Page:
A New Unicorn: Peter S. Beagle’s The Last Unicorn in Print and on Film

Paul R. Potts

In 2011, Peter S. Beagle reached a legal settlement with Granada Media. You can no longer buy the remastered DVD through the Conlan Press web site, but you can now get it through all the usual sources. The 25th anniversary DVD edition is a considerable upgrade, and Beagle gets royalties on this edition! The audio is improved, although there are still some noticeable flaws, probably due to issues with the master tape.

There is also a 2015 Blu-Ray, which I haven’t seen. In recent years software has become available that can fix this kind of tape speed issue, but I don’t know if the Blu-Ray soundtrack has had the pitch problems fixed. As usual, the Amazon reviews of the various versions are all mixed together, so if you go to Amazon for information, be sure to look for reviews that mention exactly which DVD or Blu-ray they are reviewing.

One of my daughter Veronica’s favorite movies is The Last Unicorn, so for a bedtime story on Sunday I read the first three chapters of the book. I’m not sure she realizes that the story with the “icorn” on the cover is the same as the story of the movie on the DVD, but I tried to copy the voice of the butterfly. Quite a few lines are unchanged, since the novel is short and the movie is a relatively straightforward adaptation.

In one of those odd coincidences that seem to happen to me more and more often, the next morning I found that you can now buy a remastered copy of the movie on DVD, and if you buy this one, Peter S. Beagle will actually receive royalties. (Granada media has sold nearly a million copies of the movie without paying Peter a penny in royalties). You can buy a copy through the Conlan Press web site here.

I’ve ordered a copy signed and personalized for Veronica. It’s a great movie, animated beautifully in much the same style as the 1977 animated Rankin/Bass version of The Hobbit. It is especially notable for some really inspired voice work. The minor characters steal the show: Christopher Lee plays the embittered King Haggard, Brother Theodore plays a half-crazed (OK, fully crazed) Ruhk, and in my favorite scene, René Auberjonois plays a talking skeleton who is fooled into drinking a nonexistent bottle of wine — and enjoying it immensely! The main characters are somewhat colorless by comparison, but still pretty decent, especially Alan Arkin as the nervous Schmendrick the Magician (“the last of the red-hot swamis!”)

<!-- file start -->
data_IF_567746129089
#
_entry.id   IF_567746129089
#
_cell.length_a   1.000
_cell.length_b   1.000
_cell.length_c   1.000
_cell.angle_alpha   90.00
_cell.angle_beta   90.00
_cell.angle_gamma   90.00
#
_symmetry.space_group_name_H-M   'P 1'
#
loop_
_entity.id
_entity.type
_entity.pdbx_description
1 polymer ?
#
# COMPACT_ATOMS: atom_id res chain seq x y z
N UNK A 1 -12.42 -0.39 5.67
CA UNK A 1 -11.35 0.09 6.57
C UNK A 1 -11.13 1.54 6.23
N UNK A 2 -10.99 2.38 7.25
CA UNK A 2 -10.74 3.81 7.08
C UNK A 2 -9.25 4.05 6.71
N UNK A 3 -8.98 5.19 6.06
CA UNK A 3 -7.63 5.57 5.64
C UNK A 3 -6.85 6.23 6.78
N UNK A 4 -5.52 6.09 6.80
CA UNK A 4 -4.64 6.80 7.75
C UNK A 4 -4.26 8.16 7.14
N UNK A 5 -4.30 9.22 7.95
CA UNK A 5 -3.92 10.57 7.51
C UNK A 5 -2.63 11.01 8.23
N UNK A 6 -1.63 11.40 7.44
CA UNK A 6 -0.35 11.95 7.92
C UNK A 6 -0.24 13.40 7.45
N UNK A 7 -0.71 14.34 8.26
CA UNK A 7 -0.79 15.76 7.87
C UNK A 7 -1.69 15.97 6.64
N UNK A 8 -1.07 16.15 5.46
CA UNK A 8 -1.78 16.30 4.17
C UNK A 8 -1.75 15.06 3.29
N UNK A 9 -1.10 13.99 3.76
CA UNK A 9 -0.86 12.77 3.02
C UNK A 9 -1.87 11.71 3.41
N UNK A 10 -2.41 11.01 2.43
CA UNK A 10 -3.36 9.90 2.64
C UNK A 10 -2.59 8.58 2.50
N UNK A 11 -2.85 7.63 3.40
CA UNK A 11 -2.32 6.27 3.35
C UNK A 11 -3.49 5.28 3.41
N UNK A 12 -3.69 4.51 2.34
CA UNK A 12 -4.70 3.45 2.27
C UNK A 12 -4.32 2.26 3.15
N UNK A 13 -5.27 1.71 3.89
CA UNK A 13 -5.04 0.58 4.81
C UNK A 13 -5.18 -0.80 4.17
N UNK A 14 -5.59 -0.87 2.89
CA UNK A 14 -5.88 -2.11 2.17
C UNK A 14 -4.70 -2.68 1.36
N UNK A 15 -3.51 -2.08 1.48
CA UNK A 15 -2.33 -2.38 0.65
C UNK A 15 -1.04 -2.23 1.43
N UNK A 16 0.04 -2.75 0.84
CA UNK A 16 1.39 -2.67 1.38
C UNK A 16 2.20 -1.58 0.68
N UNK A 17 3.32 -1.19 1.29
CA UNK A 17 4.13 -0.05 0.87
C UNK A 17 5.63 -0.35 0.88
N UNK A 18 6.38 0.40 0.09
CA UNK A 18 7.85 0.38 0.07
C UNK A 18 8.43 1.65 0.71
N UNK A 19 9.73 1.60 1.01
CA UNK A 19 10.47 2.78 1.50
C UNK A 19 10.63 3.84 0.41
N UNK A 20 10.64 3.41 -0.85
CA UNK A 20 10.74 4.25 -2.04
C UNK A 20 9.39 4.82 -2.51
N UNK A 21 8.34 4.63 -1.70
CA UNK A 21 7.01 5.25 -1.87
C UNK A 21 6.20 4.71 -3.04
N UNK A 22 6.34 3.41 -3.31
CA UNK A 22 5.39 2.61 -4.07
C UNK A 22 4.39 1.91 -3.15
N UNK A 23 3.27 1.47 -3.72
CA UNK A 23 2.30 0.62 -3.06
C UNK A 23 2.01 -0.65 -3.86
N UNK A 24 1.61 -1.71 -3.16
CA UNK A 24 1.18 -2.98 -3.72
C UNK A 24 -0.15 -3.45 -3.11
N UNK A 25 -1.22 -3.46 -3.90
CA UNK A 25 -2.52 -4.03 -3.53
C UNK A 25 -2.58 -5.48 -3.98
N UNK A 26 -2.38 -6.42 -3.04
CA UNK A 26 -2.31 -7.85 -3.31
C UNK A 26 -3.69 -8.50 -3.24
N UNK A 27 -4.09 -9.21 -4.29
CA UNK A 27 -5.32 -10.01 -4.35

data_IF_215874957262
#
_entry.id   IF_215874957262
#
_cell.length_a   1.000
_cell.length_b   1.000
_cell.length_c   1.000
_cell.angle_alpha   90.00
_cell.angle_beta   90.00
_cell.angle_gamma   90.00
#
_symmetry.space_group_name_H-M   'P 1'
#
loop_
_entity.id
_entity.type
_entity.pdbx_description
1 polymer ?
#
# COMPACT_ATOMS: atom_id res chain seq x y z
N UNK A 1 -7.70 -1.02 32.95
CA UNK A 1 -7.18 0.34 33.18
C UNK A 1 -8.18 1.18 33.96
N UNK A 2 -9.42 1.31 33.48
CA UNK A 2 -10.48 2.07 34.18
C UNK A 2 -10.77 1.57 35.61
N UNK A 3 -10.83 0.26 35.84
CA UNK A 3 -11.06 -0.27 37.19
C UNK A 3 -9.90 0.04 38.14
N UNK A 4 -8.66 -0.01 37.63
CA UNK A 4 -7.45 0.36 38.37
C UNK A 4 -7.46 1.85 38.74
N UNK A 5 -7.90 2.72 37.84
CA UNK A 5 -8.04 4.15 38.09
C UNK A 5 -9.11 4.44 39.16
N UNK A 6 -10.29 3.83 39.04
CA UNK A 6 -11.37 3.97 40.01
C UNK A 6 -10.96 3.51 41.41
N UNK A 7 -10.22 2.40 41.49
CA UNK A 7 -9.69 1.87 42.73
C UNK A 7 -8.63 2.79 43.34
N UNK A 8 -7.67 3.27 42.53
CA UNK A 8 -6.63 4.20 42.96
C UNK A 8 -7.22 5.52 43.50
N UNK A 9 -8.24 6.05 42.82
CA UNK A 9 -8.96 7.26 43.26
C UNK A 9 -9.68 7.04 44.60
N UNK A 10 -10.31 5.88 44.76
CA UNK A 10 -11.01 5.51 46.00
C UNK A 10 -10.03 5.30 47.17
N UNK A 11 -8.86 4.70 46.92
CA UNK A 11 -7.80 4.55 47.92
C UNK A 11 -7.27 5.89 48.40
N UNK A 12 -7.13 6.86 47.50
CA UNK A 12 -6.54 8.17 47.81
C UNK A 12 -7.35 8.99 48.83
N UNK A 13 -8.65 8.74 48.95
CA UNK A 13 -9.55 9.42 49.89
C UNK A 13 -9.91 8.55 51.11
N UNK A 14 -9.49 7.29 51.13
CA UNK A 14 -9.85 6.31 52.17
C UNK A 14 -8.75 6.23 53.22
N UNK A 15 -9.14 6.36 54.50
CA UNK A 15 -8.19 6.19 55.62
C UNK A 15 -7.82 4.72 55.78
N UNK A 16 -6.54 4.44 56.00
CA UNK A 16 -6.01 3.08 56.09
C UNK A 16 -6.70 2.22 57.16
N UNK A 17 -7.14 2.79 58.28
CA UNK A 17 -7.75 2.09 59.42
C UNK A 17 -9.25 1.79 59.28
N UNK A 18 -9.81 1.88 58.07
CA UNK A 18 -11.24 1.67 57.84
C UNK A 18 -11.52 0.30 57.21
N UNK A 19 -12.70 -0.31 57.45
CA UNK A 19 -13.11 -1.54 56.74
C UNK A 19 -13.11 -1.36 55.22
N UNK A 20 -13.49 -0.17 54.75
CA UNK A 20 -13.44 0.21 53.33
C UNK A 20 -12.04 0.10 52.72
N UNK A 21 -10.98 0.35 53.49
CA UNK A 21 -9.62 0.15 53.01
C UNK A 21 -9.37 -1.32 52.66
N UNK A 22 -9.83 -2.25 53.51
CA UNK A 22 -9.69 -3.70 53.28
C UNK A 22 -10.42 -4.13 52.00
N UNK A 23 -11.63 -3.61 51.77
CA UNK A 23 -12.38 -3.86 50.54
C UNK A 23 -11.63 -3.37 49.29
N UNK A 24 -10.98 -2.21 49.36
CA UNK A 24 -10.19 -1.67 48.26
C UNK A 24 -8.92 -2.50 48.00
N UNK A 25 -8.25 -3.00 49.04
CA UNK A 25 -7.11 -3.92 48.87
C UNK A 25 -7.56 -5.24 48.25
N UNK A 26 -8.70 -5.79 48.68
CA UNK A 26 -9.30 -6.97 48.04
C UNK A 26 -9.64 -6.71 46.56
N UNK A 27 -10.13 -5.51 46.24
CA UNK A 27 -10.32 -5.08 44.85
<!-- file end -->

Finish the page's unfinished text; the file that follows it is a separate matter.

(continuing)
The previous DVD edition was a piece of pan-and-scan hack work. The video was fuzzy, with a lot of background noise and poor contrast, and the audio transfer was downright bad. If you don’t know much about audio, you might not notice exactly what is wrong, but you will definitely notice that some of the songs in particular sound bad. The dynamic range is poor, the frequency range is truncated, there’s no stereo imaging to speak of, and in some songs there is even very noticeable wow and flutter together with audible drop-outs, as if the sound was dubbed from a worn cassette tape. This makes it sound as if Mia Farrow couldn’t stay on pitch, and as if lead singer of America recorded his parts drunk. I don’t think either of these things are true, so I’m really looking forward to a release with a better audio track. Support Peter S. Beagle and order a copy today!

Ann Arbor, Michigan
February 6, 2007

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